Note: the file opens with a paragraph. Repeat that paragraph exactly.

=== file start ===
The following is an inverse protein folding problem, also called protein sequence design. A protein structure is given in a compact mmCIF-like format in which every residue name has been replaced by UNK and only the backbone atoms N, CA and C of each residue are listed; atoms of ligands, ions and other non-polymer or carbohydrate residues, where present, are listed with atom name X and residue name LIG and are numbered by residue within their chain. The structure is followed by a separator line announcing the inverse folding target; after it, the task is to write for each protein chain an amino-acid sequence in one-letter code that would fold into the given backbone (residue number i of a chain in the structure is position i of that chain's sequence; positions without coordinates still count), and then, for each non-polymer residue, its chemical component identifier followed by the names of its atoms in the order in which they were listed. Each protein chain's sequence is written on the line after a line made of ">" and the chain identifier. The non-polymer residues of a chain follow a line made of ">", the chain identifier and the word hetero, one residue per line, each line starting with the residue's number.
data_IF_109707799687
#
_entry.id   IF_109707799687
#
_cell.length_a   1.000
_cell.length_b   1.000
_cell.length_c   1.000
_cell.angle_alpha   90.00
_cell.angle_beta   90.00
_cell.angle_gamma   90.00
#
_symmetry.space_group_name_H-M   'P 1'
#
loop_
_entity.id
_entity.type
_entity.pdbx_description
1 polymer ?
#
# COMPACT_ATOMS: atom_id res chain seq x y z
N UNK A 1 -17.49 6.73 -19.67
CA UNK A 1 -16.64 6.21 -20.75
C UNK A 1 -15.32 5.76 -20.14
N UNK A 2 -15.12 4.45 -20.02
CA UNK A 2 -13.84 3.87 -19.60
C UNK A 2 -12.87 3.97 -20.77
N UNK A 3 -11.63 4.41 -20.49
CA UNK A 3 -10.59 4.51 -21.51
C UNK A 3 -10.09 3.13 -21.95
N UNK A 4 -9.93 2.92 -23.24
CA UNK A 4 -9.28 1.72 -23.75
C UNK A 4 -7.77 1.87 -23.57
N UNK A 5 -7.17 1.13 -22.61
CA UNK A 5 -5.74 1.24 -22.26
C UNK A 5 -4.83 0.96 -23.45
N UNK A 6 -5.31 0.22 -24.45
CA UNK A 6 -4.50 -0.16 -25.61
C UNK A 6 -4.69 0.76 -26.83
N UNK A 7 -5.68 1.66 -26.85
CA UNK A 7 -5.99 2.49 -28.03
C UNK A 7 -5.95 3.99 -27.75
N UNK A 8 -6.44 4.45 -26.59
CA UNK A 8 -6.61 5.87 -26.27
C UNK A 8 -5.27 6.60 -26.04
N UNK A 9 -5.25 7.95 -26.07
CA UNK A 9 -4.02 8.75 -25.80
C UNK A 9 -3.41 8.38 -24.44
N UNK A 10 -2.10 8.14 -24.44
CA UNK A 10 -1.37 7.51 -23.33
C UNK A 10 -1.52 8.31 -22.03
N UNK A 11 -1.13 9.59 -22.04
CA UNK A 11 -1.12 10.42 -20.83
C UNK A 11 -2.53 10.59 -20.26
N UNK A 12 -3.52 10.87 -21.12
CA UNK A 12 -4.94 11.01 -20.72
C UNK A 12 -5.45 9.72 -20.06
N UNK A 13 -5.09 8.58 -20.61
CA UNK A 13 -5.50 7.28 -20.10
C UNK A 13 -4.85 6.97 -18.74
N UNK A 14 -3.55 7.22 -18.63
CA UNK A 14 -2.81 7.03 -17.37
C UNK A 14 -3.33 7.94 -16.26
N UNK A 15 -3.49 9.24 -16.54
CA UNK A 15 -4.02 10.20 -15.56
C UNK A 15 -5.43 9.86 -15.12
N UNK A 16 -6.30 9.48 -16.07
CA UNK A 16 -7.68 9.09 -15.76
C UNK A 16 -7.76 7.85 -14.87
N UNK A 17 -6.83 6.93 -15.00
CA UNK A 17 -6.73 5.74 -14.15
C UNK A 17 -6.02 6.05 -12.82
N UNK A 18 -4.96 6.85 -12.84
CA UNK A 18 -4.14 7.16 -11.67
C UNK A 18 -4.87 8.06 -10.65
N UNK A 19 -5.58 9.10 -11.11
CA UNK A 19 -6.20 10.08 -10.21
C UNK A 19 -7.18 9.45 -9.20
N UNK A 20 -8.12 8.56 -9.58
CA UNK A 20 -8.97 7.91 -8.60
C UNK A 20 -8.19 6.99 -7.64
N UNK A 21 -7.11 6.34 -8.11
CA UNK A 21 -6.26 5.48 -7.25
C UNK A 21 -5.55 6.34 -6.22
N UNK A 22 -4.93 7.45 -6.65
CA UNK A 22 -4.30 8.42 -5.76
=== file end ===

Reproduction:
The following is an inverse protein folding problem, also called protein sequence design. A protein structure is given in a compact mmCIF-like format in which every residue name has been replaced by UNK and only the backbone atoms N, CA and C of each residue are listed; atoms of ligands, ions and other non-polymer or carbohydrate residues, where present, are listed with atom name X and residue name LIG and are numbered by residue within their chain. The structure is followed by a separator line announcing the inverse folding target; after it, the task is to write for each protein chain an amino-acid sequence in one-letter code that would fold into the given backbone (residue number i of a chain in the structure is position i of that chain's sequence; positions without coordinates still count), and then, for each non-polymer residue, its chemical component identifier followed by the names of its atoms in the order in which they were listed. Each protein chain's sequence is written on the line after a line made of ">" and the chain identifier. The non-polymer residues of a chain follow a line made of ">", the chain identifier and the word hetero, one residue per line, each line starting with the residue's number.